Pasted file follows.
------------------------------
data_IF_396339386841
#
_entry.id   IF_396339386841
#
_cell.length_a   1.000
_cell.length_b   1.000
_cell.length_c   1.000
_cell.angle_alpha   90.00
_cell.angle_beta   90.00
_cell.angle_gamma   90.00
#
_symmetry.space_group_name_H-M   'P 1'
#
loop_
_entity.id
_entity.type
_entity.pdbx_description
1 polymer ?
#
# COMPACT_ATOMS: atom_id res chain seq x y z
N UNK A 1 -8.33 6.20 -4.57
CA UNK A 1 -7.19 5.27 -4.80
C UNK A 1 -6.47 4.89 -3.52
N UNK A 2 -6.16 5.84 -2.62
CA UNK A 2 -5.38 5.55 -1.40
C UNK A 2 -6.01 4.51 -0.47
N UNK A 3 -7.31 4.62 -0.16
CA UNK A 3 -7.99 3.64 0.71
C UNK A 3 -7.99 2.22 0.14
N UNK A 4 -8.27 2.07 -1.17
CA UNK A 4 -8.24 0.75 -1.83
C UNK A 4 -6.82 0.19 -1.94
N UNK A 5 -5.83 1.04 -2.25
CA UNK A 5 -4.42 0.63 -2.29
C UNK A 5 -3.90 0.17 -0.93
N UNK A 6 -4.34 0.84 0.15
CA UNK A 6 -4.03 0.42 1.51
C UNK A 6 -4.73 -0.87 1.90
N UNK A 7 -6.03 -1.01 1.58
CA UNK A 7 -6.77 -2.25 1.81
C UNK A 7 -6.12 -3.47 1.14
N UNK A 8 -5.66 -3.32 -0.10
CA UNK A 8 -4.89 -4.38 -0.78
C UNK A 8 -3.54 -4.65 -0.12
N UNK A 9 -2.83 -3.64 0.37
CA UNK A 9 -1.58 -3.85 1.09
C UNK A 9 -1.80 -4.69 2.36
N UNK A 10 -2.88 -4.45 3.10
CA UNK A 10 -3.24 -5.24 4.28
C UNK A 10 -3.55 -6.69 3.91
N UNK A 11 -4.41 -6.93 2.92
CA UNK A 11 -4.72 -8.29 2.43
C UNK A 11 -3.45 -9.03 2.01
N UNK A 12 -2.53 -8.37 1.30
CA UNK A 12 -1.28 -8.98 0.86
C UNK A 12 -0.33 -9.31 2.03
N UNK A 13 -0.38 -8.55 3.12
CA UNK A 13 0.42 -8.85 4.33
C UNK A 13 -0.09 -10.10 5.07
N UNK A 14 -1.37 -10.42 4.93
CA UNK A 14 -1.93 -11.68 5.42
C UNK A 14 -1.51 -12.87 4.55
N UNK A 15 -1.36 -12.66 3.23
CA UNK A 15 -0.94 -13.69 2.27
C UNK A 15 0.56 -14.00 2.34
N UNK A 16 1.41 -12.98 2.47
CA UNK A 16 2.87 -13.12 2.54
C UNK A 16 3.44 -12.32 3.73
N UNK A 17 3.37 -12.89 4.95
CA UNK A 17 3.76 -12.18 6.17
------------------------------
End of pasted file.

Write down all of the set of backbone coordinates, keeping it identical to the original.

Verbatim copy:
data_IF_396339386841
#
_entry.id   IF_396339386841
#
_cell.length_a   1.000
_cell.length_b   1.000
_cell.length_c   1.000
_cell.angle_alpha   90.00
_cell.angle_beta   90.00
_cell.angle_gamma   90.00
#
_symmetry.space_group_name_H-M   'P 1'
#
loop_
_entity.id
_entity.type
_entity.pdbx_description
1 polymer ?
#
# COMPACT_ATOMS: atom_id res chain seq x y z
N UNK A 1 -8.33 6.20 -4.57
CA UNK A 1 -7.19 5.27 -4.80
C UNK A 1 -6.47 4.89 -3.52
N UNK A 2 -6.16 5.84 -2.62
CA UNK A 2 -5.38 5.55 -1.40
C UNK A 2 -6.01 4.51 -0.47
N UNK A 3 -7.31 4.62 -0.16
CA UNK A 3 -7.99 3.64 0.71
C UNK A 3 -7.99 2.22 0.14
N UNK A 4 -8.27 2.07 -1.17
CA UNK A 4 -8.24 0.75 -1.83
C UNK A 4 -6.82 0.19 -1.94
N UNK A 5 -5.83 1.04 -2.25
CA UNK A 5 -4.42 0.63 -2.29
C UNK A 5 -3.90 0.17 -0.93
N UNK A 6 -4.34 0.84 0.15
CA UNK A 6 -4.03 0.42 1.51
C UNK A 6 -4.73 -0.87 1.90
N UNK A 7 -6.03 -1.01 1.58
CA UNK A 7 -6.77 -2.25 1.81
C UNK A 7 -6.12 -3.47 1.14
N UNK A 8 -5.66 -3.32 -0.10
CA UNK A 8 -4.89 -4.38 -0.78
C UNK A 8 -3.54 -4.65 -0.12
N UNK A 9 -2.83 -3.64 0.37
CA UNK A 9 -1.58 -3.85 1.09
C UNK A 9 -1.80 -4.69 2.36
N UNK A 10 -2.88 -4.45 3.10
CA UNK A 10 -3.24 -5.24 4.28
C UNK A 10 -3.55 -6.69 3.91
N UNK A 11 -4.41 -6.93 2.92
CA UNK A 11 -4.72 -8.29 2.43
C UNK A 11 -3.45 -9.03 2.01
N UNK A 12 -2.53 -8.37 1.30
CA UNK A 12 -1.28 -8.98 0.86
C UNK A 12 -0.33 -9.31 2.03
N UNK A 13 -0.38 -8.55 3.12
CA UNK A 13 0.42 -8.85 4.33
C UNK A 13 -0.09 -10.10 5.07
N UNK A 14 -1.37 -10.42 4.93
CA UNK A 14 -1.93 -11.68 5.42
C UNK A 14 -1.51 -12.87 4.55
N UNK A 15 -1.36 -12.66 3.23
CA UNK A 15 -0.94 -13.69 2.27
C UNK A 15 0.56 -14.00 2.34
N UNK A 16 1.41 -12.98 2.47
CA UNK A 16 2.87 -13.12 2.54
C UNK A 16 3.44 -12.32 3.73
N UNK A 17 3.37 -12.89 4.95
CA UNK A 17 3.76 -12.18 6.17